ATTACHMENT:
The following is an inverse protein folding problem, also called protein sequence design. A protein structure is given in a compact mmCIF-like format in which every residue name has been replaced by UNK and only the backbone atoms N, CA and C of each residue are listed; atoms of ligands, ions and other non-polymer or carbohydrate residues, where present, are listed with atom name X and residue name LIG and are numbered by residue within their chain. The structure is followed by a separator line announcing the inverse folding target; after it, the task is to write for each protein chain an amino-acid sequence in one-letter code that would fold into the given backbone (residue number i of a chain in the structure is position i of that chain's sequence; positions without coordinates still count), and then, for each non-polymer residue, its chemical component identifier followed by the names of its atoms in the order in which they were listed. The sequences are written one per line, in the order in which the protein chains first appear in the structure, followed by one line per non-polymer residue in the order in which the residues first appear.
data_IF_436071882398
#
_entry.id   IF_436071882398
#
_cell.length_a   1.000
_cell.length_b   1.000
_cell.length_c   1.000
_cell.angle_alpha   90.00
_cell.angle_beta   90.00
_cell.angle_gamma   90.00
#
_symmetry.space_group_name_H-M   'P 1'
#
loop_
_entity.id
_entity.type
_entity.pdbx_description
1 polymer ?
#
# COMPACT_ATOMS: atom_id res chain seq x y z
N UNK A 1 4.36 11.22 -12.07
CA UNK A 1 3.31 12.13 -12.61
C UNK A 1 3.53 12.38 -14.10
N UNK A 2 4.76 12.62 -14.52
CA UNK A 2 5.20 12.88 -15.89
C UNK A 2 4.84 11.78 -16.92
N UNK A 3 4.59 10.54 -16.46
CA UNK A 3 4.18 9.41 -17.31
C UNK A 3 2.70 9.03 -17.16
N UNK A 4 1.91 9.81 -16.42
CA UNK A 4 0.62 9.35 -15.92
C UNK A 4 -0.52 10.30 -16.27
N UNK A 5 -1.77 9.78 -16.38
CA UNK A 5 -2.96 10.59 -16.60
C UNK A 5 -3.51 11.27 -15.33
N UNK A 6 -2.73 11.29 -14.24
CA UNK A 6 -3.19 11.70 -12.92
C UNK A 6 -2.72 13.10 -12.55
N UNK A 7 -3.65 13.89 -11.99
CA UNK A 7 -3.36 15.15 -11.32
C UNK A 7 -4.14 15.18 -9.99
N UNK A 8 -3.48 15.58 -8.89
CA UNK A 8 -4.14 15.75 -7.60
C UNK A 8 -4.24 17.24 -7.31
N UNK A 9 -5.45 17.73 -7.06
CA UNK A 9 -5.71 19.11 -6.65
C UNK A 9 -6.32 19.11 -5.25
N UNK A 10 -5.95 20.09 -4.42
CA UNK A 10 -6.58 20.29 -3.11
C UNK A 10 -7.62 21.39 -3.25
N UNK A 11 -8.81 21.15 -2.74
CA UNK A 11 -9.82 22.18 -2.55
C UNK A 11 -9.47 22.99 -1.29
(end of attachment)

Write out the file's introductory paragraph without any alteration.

The following is an inverse protein folding problem, also called protein sequence design. A protein structure is given in a compact mmCIF-like format in which every residue name has been replaced by UNK and only the backbone atoms N, CA and C of each residue are listed; atoms of ligands, ions and other non-polymer or carbohydrate residues, where present, are listed with atom name X and residue name LIG and are numbered by residue within their chain. The structure is followed by a separator line announcing the inverse folding target; after it, the task is to write for each protein chain an amino-acid sequence in one-letter code that would fold into the given backbone (residue number i of a chain in the structure is position i of that chain's sequence; positions without coordinates still count), and then, for each non-polymer residue, its chemical component identifier followed by the names of its atoms in the order in which they were listed. The sequences are written one per line, in the order in which the protein chains first appear in the structure, followed by one line per non-polymer residue in the order in which the residues first appear.